When using Unix you will sometimes have to access a working directory instead of a certain sub-directory in the directory tree. A dot (.) is used to refer to a working directory in Unix. To refer to a directory one step above the working directory in the tree is referred to with two dots (..).

Access rights to files and directories

With Unix, as with many other multi-user operating systems, it is very important to know how to specify access rights to files and directories (read more about rights). With Unix, you can specify access rights for the user, a group and for other users.

There are several ways to specify access rights to your files and directories. The rights most often specified are read (r), write (w), and execute (e). To read the contents of a file, you need read access to the file, while you need write access to modify it. If you want to write a program that starts via the command line, you have to set execute access for the program file.

The access rights specified for the different groups of users are shown in the following order in file and directory listing:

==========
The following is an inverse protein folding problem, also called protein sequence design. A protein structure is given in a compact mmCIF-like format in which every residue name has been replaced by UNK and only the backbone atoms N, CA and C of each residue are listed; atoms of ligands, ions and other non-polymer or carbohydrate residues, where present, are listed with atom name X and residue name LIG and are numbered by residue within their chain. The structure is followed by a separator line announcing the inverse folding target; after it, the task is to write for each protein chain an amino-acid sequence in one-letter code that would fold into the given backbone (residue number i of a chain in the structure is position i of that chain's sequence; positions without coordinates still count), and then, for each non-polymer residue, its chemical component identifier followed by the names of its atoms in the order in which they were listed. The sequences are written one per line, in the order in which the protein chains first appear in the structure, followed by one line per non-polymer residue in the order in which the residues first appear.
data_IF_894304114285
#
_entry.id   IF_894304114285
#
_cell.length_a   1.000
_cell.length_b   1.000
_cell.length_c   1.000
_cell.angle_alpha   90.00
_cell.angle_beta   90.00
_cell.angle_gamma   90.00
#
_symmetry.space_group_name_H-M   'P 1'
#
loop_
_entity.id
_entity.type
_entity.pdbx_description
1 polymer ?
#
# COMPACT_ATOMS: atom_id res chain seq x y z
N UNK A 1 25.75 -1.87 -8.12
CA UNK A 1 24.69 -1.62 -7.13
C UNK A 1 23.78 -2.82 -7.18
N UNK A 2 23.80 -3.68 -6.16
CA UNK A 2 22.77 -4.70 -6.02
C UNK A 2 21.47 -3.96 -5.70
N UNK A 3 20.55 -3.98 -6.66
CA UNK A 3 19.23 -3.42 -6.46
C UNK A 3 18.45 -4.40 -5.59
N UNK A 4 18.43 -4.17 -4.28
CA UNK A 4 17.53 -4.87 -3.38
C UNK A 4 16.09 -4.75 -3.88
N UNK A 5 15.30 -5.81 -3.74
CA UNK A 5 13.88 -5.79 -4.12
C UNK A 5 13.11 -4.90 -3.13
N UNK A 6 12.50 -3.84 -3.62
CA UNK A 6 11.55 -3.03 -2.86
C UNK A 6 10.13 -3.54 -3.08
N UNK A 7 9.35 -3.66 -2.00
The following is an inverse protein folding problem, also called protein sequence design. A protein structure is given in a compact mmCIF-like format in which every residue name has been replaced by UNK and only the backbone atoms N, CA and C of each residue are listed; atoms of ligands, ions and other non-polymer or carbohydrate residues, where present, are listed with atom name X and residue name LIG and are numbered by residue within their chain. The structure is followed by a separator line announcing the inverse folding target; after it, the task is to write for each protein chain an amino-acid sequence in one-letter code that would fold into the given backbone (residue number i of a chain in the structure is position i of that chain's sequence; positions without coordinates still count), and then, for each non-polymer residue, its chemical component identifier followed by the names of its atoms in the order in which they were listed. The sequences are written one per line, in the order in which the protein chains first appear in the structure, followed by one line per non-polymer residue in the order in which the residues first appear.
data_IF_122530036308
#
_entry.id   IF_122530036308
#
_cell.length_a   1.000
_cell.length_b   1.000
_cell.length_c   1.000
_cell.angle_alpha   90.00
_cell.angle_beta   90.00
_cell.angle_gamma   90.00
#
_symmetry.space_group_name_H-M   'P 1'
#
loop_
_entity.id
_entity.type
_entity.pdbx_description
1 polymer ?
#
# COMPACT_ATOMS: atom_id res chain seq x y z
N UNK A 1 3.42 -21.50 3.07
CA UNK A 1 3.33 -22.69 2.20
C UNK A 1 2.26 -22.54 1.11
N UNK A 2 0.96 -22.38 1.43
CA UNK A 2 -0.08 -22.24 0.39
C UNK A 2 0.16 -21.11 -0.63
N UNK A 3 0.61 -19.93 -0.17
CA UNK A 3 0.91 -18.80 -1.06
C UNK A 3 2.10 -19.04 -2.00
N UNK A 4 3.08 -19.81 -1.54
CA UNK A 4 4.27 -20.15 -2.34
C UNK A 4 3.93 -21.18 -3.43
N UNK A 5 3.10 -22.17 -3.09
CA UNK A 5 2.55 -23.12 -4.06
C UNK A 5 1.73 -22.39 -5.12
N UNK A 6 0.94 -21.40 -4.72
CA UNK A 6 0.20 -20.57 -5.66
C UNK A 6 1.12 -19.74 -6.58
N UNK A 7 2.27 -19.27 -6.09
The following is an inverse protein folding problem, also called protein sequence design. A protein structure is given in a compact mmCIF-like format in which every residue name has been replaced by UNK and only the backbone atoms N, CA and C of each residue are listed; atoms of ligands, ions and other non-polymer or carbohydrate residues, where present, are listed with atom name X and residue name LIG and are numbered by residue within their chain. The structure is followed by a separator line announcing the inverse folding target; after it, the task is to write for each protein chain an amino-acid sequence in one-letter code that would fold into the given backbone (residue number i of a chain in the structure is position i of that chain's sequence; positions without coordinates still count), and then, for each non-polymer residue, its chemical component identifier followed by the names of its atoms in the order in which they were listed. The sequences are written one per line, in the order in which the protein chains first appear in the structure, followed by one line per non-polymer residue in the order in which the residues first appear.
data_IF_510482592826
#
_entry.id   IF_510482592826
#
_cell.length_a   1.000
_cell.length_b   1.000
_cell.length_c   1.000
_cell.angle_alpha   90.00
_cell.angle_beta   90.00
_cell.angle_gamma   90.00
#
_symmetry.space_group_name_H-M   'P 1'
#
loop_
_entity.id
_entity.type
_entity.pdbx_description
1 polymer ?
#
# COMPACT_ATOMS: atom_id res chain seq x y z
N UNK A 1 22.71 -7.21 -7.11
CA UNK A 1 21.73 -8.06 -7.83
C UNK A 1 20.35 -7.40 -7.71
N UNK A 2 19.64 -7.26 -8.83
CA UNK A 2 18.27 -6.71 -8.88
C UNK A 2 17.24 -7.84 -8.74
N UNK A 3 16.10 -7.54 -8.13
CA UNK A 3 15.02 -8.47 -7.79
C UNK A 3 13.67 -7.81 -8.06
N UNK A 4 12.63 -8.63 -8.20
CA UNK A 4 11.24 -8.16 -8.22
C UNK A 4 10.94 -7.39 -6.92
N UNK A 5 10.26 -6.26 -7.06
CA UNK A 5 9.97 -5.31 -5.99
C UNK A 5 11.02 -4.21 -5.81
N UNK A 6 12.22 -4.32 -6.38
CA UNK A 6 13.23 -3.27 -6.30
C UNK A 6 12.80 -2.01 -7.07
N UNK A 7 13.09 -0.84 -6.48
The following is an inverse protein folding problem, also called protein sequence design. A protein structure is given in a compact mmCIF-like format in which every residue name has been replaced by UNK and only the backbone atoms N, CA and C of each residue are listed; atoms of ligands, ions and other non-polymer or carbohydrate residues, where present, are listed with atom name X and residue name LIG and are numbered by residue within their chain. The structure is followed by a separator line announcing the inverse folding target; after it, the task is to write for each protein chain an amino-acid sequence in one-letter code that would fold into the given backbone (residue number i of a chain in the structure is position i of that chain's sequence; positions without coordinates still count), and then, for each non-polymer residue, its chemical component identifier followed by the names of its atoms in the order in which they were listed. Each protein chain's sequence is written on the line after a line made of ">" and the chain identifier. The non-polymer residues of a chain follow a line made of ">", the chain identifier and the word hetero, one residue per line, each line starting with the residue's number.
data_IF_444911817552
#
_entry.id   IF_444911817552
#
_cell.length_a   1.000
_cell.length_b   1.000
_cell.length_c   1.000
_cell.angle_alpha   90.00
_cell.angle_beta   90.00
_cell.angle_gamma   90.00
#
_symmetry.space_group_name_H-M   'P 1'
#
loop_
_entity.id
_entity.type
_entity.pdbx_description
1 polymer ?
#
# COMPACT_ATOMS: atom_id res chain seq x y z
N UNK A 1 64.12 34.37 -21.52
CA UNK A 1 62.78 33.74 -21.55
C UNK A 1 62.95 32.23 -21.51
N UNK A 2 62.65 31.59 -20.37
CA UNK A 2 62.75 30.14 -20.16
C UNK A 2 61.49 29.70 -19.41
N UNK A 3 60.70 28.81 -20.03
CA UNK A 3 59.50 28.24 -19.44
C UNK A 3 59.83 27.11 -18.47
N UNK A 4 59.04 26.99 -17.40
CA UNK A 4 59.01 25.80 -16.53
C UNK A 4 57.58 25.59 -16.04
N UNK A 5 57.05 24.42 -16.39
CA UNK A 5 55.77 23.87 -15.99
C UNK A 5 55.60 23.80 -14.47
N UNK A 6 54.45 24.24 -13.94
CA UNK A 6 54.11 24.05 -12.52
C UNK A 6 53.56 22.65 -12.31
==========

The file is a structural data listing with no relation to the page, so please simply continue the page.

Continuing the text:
• Users: user (u), group (g), other (o) – i.e. ‘ugo’
  • Access for each group: read (r), write (w) and execute (x) – i.e. ‘rwx’

The following example shows how the access rights are shown in a directory listing. You can see that only the user rkeskiva has read and write access to both rtf files in the directory.

How to change the access rights is described in the following section.

Home directories

Each Unix user has their own home directory. The home directory is in the /home folder and its name is usually the same as the user’s Unix username. The home directory of user rkeskiva, for example, is:


Please observe the following special features on using the home directory:

  • You can either refer to the home directory as described above (by referring to the home directory as /home/rkeskiva) or with the help of the tilde (~). Using the ~ is often the quickest way to refer to the home directory.
  • You can access the files in your home directory by contacting a Unix server with a Unix workstation, SSH client program or SFTP program. If you use the SFTP program, you can transfer files between the Unix server and e.g. your home computer (the SFTP program will be described in more detail in the next chapter).